[JURIST] The Privacy and Civil Liberties Oversight Board created by the US Congress in December 2004 implementing a recommendation [CRS backgrounder] from the 9/11 Commission [official website] will finally begin to function later this month when the Board's five members are sworn in at the White House and convene their first session, according to Newsweek magazine Sunday. In association with its counter-terrorism recommendations, the 9/11 Commission final report [PDF] called for the creation of "a board within the executive branch to oversee adherence to guidelines on, and the commitment to defend, civil liberties by the federal government." The first nominations for the board were not made until June 2005, however, and the President's FY 2006 budget [text] contained no requests for funds for the panel. 9/11 Commission chairman Thomas Kean [official profile] has called the delay "outrageous", emphasizing its need at a time of ever- increasing executive powers, and claims that the White House and congressional leaders have denied the board basic tools and limited its scope. In December, Kean and 9/11 Commission co-chair Lee Hamilton gave the Bush administration a "D" for its lack of support of the board in the context of a more general and largely negative report card [PDF] on the government's response to 9/11 Commission recommendations. The composition of and structure of the board has also been criticized by legal experts and rights groups. A bipartisan group of 23 members of Congress - led by Reps. Carolyn Maloney (D-NY) and Christopher Shays (R-CT) - last week urged the administration [letter, PDF] to give the board adequate resources and support legislation to broaden its powers.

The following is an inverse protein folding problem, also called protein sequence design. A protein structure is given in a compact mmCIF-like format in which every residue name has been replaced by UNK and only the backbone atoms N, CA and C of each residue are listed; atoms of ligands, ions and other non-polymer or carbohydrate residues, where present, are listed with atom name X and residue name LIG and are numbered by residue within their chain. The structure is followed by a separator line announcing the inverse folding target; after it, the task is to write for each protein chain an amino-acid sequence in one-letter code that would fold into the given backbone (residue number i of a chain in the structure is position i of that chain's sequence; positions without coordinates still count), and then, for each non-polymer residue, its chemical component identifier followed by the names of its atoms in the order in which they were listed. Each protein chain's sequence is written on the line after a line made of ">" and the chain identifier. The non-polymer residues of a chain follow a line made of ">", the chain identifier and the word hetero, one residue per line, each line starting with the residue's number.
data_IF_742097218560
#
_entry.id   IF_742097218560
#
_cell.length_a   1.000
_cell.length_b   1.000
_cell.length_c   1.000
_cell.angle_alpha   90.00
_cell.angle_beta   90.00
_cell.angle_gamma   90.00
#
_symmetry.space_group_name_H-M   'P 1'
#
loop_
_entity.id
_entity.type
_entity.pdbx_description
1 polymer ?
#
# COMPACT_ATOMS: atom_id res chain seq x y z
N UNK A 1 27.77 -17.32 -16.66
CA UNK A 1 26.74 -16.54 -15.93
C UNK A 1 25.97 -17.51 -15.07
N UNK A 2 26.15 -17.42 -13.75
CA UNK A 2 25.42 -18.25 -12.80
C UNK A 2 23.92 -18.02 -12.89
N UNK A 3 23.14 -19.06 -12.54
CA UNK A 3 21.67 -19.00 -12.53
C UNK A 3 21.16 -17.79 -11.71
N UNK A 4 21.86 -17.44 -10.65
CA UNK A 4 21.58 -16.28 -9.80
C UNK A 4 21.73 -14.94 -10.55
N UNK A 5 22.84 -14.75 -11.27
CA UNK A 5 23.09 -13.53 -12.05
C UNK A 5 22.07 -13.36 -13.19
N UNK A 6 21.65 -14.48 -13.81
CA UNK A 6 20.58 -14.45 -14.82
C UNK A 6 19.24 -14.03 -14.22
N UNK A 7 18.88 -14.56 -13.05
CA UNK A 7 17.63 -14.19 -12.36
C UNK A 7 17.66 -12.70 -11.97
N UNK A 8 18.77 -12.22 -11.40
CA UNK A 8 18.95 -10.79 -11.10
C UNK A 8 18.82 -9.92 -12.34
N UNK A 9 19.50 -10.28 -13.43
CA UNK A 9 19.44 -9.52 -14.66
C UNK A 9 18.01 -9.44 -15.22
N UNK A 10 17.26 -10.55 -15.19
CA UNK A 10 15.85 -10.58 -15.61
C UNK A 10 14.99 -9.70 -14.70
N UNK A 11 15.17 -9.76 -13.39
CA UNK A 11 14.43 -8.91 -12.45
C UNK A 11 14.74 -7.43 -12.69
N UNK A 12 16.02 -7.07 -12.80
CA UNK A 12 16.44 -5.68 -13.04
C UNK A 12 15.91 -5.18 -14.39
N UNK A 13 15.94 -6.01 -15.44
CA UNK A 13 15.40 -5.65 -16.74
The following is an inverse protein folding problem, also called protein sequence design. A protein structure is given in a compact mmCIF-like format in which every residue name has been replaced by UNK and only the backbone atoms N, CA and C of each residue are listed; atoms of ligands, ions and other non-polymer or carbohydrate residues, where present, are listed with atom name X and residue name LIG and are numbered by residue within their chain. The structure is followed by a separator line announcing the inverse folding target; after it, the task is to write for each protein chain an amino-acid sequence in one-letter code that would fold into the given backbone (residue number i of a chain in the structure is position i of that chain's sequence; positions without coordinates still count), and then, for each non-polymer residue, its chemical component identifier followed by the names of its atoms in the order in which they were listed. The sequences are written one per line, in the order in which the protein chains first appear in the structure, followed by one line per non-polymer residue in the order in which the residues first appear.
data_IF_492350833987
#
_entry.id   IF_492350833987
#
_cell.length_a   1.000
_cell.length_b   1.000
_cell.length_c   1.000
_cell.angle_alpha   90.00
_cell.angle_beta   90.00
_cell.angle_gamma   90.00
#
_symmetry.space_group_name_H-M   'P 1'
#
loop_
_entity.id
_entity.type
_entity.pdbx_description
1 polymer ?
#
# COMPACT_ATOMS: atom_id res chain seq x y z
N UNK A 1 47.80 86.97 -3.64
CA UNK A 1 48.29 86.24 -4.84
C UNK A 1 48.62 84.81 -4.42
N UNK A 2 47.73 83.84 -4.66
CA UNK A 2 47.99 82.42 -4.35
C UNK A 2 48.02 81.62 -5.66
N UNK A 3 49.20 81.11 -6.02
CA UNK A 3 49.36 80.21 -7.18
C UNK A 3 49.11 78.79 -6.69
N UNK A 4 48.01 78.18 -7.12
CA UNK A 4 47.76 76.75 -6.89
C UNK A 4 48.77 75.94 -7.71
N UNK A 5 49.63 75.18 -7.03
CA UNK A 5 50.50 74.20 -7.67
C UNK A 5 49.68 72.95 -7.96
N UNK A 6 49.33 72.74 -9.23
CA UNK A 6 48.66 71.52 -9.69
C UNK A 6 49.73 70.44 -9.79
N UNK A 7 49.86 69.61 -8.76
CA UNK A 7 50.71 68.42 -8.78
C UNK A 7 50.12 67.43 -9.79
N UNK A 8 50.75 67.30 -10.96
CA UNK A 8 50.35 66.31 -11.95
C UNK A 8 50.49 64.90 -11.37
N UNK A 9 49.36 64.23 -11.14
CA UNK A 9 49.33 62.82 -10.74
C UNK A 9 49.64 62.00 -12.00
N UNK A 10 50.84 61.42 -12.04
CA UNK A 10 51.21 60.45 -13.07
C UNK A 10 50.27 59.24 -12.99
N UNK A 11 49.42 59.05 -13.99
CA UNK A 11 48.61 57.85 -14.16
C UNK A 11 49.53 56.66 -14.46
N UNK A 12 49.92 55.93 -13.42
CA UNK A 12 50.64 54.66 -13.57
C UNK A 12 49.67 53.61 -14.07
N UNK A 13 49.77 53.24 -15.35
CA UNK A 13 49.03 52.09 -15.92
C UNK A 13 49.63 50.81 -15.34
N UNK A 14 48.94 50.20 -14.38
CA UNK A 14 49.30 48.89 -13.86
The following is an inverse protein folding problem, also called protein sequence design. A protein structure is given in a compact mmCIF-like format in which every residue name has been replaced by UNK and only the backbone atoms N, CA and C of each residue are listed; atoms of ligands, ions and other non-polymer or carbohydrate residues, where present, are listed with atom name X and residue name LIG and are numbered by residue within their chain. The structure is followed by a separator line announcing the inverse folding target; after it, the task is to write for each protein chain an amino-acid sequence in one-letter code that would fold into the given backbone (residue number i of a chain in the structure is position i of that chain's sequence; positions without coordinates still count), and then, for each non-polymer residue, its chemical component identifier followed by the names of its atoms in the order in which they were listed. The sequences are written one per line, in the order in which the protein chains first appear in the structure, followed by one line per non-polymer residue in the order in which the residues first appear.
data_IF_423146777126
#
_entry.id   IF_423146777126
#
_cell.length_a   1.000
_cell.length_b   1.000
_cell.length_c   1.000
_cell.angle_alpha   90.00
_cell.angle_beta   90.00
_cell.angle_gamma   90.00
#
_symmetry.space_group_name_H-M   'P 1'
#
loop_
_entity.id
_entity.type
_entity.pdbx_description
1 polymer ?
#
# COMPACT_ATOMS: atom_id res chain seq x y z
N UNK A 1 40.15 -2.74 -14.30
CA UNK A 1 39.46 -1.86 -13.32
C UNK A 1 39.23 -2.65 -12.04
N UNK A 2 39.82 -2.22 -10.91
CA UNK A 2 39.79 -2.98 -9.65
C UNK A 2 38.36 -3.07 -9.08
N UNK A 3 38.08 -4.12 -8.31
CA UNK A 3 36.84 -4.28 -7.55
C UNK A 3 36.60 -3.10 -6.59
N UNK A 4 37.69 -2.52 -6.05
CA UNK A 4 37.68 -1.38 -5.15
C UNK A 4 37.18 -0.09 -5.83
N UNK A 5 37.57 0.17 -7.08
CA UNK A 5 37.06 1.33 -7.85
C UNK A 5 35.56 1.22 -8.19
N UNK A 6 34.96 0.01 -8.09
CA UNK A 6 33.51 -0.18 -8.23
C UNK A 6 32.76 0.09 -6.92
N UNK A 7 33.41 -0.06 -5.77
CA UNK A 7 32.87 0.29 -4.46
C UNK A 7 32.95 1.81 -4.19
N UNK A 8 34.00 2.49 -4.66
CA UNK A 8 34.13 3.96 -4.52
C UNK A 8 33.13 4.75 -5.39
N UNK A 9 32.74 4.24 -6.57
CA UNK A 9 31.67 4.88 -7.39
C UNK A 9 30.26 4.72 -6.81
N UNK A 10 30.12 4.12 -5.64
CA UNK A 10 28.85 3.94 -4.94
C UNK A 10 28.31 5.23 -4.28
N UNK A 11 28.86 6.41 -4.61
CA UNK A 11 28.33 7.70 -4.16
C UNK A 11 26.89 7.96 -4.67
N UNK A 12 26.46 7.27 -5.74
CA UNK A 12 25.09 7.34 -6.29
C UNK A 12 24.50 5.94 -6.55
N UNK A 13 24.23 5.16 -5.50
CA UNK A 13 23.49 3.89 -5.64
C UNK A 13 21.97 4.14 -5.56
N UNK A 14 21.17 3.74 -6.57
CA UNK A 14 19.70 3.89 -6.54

President Bush has nominated [press release] Carol Dinkins [firm profile], a Texas lawyer and former senior Justice Department official, as board chairman. The panel is expected to address issues such as the domestic surveillance program [JURIST news archive], the Patriot Act [JURIST news archive], and Pentagon data mining. Newsweek has more.